How to identify if you need CMMC?

How to identify if you need CMMC?

Identify CMMC

Before we identify CMMC, we must understand Controlled Unclassified Information (CUI).

CUI is an important factor in achieving CMMC, because protecting CUI is a key component of cybersecurity.

The CMMC model is a framework that helps organizations assess and improve their cybersecurity posture. It’s designed to help organizations achieve a baseline level of cybersecurity maturity that aligns with their risk management goals and objectives.

One of the key security controls in CMMC is the protection of CUI. Organizations that handle CUI must ensure that they are safeguarding this information in accordance with applicable laws, regulations, and guidance. This includes identifying and marking CUI appropriately, as well as implementing the appropriate security controls to protect it.

Understanding CUI (Classified Uncontrolled Information)

CUI is a category of sensitive but unclassified information that is regulated by the US government. To ensure that CUI is appropriately safeguarded, specific markings and controls are used to identify it. They are:

1. Banner & Footer Markings

These markings may include a statement indicating that the document contains CUI and should be handled accordingly. For example, a banner marking might read “Controlled Unclassified Information – Do Not Release Without Authorization.” Footer markings may include the specific CUI category and subcategory.

Pro-tip: There is no requirement to add the “U,” signifying unclassified, to the banner and footer as was required with the old FOUO marking (i.e., U//FOUO).

CUI markings in classified documents will appear in paragraphs or subparagraphs known to contain only CUI and must be portion marked with “(CUI).” “CUI” will not appear in the banner or footer.

Last tip – there will be an acknowledgement added to the warning box on the first page of multi-page documents to alert readers to the presence of CUI in a classified DoD document.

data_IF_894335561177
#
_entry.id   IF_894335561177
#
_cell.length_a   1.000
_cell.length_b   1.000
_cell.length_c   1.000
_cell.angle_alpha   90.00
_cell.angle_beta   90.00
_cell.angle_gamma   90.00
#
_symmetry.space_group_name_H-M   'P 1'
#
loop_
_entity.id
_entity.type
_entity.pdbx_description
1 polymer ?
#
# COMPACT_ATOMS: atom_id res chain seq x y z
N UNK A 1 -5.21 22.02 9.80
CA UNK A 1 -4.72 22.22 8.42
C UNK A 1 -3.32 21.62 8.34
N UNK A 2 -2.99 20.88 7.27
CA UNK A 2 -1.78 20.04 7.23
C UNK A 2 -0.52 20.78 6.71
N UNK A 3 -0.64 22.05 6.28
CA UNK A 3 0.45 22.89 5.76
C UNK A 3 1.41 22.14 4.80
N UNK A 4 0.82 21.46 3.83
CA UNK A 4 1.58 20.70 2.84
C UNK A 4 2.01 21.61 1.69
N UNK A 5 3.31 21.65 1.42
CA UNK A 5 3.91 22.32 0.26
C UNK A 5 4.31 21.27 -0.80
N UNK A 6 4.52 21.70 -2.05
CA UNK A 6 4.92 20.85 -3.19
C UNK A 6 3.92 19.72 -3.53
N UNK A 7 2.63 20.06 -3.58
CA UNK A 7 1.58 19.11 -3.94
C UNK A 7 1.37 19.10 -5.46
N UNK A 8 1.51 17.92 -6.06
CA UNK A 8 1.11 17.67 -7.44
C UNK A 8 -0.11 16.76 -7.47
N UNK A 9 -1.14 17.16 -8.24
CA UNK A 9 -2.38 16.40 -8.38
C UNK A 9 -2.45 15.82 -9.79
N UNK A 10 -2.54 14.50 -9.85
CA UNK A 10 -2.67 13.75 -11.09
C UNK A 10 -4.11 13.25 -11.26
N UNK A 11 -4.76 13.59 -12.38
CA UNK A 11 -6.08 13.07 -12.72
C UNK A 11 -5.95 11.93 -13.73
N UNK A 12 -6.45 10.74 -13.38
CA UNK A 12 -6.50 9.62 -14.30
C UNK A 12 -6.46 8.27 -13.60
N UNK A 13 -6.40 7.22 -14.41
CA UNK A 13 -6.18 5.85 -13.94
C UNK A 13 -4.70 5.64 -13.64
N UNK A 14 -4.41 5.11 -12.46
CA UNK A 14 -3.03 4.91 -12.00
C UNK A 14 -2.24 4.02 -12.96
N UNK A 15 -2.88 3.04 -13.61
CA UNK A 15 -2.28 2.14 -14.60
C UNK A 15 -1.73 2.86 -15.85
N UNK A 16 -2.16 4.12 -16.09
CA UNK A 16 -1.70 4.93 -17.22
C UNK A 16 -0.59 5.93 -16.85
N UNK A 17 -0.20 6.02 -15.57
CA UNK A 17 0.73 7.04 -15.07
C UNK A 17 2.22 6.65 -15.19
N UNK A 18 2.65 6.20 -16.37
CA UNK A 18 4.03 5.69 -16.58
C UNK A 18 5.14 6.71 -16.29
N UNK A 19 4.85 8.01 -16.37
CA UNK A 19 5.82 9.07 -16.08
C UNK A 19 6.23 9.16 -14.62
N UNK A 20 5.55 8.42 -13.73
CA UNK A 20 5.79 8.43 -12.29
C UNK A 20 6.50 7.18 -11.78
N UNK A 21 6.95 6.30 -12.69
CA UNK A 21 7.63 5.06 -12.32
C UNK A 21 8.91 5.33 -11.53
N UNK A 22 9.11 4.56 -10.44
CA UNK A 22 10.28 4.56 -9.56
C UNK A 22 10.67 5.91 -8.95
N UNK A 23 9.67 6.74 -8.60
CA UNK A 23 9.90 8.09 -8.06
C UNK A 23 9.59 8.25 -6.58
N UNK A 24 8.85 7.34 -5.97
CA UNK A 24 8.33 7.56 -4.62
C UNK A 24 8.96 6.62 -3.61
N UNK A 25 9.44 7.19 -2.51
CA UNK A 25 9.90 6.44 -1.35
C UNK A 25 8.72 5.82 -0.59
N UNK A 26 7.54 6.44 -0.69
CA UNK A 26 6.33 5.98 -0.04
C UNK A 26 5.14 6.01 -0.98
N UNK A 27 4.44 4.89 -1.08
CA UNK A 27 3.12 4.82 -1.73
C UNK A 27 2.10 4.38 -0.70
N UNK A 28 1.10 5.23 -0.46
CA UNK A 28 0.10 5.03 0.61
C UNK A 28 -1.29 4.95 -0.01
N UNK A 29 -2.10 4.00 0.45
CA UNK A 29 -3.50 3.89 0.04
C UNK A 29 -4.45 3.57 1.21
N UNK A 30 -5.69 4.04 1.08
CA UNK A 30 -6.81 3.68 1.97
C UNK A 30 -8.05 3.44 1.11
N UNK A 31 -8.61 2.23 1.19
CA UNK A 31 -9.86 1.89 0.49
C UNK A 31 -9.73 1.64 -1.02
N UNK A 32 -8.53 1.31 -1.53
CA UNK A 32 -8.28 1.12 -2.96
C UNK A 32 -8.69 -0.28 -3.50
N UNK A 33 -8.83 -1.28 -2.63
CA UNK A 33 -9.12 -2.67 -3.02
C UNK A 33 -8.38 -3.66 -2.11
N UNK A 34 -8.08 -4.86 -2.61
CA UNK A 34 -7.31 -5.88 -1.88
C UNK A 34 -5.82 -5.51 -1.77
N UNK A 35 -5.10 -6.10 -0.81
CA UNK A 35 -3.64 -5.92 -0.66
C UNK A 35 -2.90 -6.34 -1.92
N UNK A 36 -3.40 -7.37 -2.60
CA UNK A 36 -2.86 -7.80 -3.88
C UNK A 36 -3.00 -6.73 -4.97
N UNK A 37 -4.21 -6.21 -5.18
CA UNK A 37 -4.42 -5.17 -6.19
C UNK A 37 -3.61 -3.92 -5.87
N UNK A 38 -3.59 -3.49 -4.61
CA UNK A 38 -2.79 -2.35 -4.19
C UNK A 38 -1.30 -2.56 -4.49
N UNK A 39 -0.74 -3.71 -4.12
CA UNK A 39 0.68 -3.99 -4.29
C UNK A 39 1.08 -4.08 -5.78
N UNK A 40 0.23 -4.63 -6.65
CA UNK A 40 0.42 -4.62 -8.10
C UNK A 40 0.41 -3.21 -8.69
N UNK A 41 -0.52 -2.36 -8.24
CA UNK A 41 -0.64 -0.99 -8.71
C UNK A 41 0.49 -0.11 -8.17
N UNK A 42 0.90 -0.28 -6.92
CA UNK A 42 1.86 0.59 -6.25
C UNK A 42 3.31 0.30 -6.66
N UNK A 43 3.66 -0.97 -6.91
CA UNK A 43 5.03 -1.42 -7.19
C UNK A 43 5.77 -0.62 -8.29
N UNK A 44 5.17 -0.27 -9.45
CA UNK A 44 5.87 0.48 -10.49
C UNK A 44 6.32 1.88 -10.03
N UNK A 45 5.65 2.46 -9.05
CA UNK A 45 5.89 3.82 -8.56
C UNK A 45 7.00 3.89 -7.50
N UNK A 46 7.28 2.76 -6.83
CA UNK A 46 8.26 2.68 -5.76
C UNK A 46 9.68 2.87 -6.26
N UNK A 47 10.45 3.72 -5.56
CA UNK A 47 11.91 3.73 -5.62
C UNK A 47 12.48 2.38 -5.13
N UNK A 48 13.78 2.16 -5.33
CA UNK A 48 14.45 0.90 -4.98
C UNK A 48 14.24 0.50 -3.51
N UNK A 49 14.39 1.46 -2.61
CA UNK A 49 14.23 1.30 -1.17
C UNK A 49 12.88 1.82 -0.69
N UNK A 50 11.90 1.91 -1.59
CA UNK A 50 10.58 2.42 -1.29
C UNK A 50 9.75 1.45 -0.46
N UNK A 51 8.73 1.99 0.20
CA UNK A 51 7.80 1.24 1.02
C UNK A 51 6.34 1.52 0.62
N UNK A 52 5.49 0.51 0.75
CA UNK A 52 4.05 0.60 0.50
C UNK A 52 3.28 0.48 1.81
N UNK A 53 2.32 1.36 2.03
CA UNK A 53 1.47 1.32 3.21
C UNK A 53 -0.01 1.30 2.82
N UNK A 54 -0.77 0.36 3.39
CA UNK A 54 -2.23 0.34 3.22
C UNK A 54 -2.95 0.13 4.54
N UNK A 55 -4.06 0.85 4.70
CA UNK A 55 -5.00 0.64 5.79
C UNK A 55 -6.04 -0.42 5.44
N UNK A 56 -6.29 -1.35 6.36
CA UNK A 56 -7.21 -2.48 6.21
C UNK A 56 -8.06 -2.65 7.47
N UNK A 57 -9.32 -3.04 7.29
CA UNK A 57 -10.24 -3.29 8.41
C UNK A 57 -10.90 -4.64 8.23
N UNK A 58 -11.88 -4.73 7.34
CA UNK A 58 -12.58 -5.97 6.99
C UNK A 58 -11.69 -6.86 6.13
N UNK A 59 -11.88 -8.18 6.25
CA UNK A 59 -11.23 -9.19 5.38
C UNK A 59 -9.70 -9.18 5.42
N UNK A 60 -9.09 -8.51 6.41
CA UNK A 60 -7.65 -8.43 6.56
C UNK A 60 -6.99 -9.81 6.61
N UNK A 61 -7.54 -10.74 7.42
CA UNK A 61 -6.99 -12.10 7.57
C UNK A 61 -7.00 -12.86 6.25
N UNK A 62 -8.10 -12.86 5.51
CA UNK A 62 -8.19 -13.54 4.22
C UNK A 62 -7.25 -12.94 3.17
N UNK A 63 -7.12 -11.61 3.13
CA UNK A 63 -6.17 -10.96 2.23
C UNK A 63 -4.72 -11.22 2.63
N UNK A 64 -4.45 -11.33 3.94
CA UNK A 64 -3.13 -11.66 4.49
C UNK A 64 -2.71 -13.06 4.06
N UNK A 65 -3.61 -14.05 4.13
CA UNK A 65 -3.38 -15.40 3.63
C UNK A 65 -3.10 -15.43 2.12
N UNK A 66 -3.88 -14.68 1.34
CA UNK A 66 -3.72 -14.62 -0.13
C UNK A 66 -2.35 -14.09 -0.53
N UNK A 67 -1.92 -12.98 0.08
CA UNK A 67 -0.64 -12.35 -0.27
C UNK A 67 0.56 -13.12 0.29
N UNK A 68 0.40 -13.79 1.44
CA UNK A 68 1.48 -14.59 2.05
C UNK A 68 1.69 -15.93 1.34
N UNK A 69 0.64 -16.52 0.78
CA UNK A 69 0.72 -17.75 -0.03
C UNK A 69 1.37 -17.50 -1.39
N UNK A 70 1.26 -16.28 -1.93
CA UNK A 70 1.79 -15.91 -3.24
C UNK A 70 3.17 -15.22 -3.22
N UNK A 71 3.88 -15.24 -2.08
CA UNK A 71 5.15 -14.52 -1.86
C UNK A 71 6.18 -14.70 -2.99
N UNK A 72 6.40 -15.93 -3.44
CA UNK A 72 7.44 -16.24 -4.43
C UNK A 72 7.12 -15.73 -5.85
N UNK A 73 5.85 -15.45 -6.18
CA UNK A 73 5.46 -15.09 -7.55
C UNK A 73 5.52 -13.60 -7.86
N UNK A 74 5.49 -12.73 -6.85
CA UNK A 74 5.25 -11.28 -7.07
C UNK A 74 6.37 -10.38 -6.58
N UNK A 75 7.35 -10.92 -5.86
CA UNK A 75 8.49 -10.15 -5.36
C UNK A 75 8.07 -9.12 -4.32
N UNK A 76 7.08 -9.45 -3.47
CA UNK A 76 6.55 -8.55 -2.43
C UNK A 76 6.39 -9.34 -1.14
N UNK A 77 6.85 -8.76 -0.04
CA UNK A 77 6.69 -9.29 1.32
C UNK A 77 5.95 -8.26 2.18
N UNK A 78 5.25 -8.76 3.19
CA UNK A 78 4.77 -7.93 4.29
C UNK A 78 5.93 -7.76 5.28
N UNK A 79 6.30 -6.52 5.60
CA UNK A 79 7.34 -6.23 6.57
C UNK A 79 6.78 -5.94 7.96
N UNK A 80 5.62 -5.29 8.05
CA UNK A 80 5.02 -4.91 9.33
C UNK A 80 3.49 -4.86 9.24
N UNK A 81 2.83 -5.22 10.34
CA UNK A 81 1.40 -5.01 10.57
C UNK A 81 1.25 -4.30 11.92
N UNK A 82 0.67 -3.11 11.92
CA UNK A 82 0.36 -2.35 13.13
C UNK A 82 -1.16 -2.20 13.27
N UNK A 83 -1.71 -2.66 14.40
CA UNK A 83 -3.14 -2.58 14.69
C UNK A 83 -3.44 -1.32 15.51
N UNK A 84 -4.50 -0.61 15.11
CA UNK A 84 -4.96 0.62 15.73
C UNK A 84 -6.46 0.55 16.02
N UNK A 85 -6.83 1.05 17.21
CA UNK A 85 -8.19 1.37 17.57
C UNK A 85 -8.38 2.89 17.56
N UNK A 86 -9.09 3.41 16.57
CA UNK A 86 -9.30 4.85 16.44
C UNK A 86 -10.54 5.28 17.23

2. Category & Sub-Category Markings

These are used to identify the type of information and the level of protection it requires. Categories may include areas such as “Legal,” “Financial,” or “Defense.” Subcategories provide further specificity within each category. For example, within the “Defense” category, subcategories may include “Weapons Systems Design” or “Military Operations.”

3. CUI Basic vs. CUI Specified

CUI Basic refers to information that is not specifically listed in the CUI Registry but still requires safeguarding. CUI Specified refers to information that is specifically listed in the CUI Registry and has a designated category and subcategory. CUI Specified will also be marked with (SP-) on the document.

4. Limited Dessimination Controls

Limited dissemination controls are used to restrict the distribution of CUI to authorized individuals only. This may include controls such as password protection, access controls, or encryption.

5. Portion Markings

Portion markings are used to identify specific sections of a document that contain CUI. This allows individuals to quickly identify which portions of the document are sensitive and require protection. Portion markings may include labels such as “CUI,” “FOUO” (For Official Use Only), or “Limited Distribution.”

Quick side note: if Portion Markings used in one part of the document, they must be used throughout the entire document.


What is CMMC and How Does it Affect Me?

What is CMMC and How Does it Affect Me?


Any organization (manufacturing company) hoping to work within the defense contract supply chain will need to meet the standards set by the Cybersecurity Maturity Model Compliance (CMMC). Managed by the Department of Defense (DoD), the CMMC is a tiered system of compliance measures, which are intended to evaluate the maturity of the organization’s cybersecurity systems, processes, and contingencies. CMMC was introduced in 2020, refined in 2021, and will be fully required by 2026.

Even if you’re a (manufacturing) organization that’s not looking to work with the DoD – being CMMC compliant can benefit you because it works to actively improve your cybersecurity measures.

CMMC describes a (manufacturing) company’s preparedness against key security issues. A low score on the CMMC model means that your organization is ill-prepared for potentially malicious actions, whereas a high score on the CMMC model will mean that your organization has taken active, critical steps toward mitigating malicious actors.

There are three tiers of certification in the CMMC 2.0 model:

  1. CMMC level 1, “Foundational,” is the most basic level of compliance. This includes basic security practices, including access controls, implementing identity controls, and performing password protection. Level 1 companies don’t have a complete security strategy, they only know the basics. Many organizations start here, then improve their security solutions.